Most analysts at the time considered the recognition of borders cold real politics and the language of human rights as impossibly idealistic. History has shown otherwise. The borders of the Soviet Union had a period of validity of 15 years. And finally, human rights – rather than war or economic sanctions – marked the end of the Soviet Union and the Warsaw Pact. The change came in the late 1980s from ordinary people who used the freedom of thought enshrined in the Treaty of Helsinki to protest on the streets of Vilnius, Warsaw, Prague and Tirana. The decisions taken in 1975 ensured that the transitions between 1989 and 1991 were largely smooth.
After the end of the Cold War, the Helsinki Accords became institutionalized in the OSCE, and in short it promised to be the future of European security. After all, the break-up of the Soviet Union meant that NATO no longer had a reason to exist.
But institutions do not die easily. NATO developed new tasks for itself by participating in extra-regional operations in the Middle East, intervening in the Yugoslav wars and, since 1999, expanding to the east. The first Eastern European countries joined the Czech Republic, Hungary, and Poland, which brought the union technically right to Russia’s door (because Poland borders Russia’s Kaliningrad region). NATO enlargement was just the wrong answer to the question of European security – my first contribution to the FPIF in 1996 was criticism of enlargement– but the logic was behind the appetite.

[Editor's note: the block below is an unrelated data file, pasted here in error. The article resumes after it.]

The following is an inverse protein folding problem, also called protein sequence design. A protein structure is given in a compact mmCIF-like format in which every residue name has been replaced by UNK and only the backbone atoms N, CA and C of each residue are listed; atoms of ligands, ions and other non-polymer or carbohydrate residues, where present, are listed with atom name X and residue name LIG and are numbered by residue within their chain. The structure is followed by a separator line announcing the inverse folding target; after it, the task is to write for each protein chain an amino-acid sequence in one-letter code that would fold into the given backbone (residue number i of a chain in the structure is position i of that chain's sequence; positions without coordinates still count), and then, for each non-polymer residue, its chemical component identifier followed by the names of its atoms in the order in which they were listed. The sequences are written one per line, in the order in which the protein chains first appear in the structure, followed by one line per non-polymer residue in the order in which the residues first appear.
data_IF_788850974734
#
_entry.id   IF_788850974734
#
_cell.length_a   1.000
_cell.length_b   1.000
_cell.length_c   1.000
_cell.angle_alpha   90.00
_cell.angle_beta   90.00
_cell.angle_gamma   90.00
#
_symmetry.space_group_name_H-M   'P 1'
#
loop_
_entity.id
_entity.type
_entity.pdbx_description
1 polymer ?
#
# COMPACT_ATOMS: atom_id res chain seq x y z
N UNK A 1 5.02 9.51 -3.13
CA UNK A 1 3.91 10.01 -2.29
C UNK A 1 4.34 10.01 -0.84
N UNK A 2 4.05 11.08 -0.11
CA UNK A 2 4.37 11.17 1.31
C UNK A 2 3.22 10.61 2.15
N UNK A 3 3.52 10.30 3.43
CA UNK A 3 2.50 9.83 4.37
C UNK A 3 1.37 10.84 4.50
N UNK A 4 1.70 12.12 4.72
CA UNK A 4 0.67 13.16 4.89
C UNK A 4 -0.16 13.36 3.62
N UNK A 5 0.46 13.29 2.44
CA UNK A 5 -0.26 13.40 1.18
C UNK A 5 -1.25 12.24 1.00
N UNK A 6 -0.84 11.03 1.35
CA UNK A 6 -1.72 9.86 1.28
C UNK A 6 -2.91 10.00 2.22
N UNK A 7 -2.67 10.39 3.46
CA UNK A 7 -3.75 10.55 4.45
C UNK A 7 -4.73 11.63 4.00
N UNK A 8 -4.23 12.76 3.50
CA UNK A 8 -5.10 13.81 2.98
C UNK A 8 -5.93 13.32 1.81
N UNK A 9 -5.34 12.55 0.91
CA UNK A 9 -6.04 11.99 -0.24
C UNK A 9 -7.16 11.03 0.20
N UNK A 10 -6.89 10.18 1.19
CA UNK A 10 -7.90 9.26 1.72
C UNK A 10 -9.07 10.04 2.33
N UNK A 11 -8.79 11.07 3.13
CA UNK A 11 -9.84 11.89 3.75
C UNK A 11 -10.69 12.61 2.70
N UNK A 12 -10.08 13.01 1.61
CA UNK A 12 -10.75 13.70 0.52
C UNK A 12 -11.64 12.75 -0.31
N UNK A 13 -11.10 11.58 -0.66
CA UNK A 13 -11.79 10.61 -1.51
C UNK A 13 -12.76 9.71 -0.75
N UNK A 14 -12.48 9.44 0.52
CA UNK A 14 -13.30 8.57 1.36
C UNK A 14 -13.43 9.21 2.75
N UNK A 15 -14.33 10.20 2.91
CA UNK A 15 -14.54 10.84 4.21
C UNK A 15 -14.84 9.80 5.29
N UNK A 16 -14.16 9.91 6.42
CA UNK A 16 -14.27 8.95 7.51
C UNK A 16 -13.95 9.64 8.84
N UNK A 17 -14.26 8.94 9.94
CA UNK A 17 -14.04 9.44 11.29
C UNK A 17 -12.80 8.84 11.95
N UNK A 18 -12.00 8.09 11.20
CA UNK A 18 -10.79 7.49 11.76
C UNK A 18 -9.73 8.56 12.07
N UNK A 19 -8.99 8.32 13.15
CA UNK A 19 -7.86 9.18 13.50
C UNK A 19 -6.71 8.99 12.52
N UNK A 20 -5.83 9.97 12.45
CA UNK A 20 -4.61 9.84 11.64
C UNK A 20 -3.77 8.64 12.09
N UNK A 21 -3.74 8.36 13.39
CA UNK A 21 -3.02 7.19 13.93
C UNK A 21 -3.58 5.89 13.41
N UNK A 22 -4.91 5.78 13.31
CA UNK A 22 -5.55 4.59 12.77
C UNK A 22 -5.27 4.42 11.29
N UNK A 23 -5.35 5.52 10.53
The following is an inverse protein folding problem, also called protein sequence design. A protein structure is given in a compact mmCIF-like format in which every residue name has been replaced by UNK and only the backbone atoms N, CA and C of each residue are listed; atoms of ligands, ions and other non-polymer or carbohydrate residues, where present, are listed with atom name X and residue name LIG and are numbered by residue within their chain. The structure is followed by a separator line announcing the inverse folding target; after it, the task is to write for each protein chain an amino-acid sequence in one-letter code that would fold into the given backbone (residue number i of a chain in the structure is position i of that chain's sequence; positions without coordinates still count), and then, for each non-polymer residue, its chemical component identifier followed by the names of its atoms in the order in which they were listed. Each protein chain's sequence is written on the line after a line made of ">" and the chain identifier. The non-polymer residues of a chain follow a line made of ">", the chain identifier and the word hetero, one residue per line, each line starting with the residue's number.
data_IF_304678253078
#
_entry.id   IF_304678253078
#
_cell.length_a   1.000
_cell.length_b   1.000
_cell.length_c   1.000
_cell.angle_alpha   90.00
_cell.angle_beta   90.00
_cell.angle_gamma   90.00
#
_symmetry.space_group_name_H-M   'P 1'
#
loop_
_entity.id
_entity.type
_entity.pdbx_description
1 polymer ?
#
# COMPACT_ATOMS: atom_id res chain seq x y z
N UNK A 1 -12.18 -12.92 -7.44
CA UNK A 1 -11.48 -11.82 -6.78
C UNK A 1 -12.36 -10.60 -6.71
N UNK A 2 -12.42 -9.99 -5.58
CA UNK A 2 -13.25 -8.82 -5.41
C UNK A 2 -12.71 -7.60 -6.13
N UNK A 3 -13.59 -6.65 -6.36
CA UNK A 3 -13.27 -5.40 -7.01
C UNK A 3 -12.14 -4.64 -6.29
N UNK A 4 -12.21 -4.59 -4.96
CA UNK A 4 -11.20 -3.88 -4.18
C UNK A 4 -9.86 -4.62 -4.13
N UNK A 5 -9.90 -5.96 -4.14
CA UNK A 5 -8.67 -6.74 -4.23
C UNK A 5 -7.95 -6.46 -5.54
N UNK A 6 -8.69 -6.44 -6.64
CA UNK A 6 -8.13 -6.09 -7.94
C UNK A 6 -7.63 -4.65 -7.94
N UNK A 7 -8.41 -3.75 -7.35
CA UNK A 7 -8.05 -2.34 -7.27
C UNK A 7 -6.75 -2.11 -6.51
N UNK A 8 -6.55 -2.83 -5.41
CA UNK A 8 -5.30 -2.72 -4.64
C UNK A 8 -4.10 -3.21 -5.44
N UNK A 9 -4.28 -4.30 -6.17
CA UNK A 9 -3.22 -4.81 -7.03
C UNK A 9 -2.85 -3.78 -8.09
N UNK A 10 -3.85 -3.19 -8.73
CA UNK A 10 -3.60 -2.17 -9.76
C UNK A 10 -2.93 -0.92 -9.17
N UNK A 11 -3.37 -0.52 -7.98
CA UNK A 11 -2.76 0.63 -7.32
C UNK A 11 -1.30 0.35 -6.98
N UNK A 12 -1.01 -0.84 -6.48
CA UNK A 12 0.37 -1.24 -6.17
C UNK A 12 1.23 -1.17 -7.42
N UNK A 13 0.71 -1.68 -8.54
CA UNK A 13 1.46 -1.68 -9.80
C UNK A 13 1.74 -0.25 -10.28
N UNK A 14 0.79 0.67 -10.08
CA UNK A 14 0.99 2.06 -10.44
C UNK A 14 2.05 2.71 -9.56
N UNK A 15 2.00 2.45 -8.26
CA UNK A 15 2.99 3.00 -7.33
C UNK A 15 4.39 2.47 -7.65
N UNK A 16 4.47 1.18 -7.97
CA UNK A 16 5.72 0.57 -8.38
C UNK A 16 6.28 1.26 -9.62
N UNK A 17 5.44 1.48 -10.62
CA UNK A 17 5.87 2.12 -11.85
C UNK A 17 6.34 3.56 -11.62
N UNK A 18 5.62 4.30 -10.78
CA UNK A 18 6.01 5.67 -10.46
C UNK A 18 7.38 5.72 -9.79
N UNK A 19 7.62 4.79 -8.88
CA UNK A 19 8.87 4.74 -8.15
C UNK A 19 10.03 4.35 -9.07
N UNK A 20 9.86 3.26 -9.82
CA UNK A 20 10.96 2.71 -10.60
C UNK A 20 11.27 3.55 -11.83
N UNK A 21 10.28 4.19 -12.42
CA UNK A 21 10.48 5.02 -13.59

The OSCE, meanwhile, worked in the shadows. Because it emphasized non-military conflict resolution, it was ideally suited to the needs of post-Cold War Europe. But it was a heavy organization, and the United States preferred the hegemonic power it exercised through NATO.
Which takes us to the current impasse. The OSCE has been at the forefront of negotiations to end the war in eastern Ukraine and maintains a special monitoring mission assess the ceasefire there. But NATO is mobilizing into a war with Russia over Ukraine, while Moscow and Washington are now as far apart as they were during the Cold War.
The Helsinki Accords were a way to bridge the bridge in 1975. What would Helsinki 2.0 look like today?
Towards Helsinki 2.0
The Helsinki Accords were built around a difficult compromise that included a compromise on borders and human rights. The new Helsinki agreement requires a similar compromise.
This compromise must address the most important existential security threat in Europe and even in the world: climate change.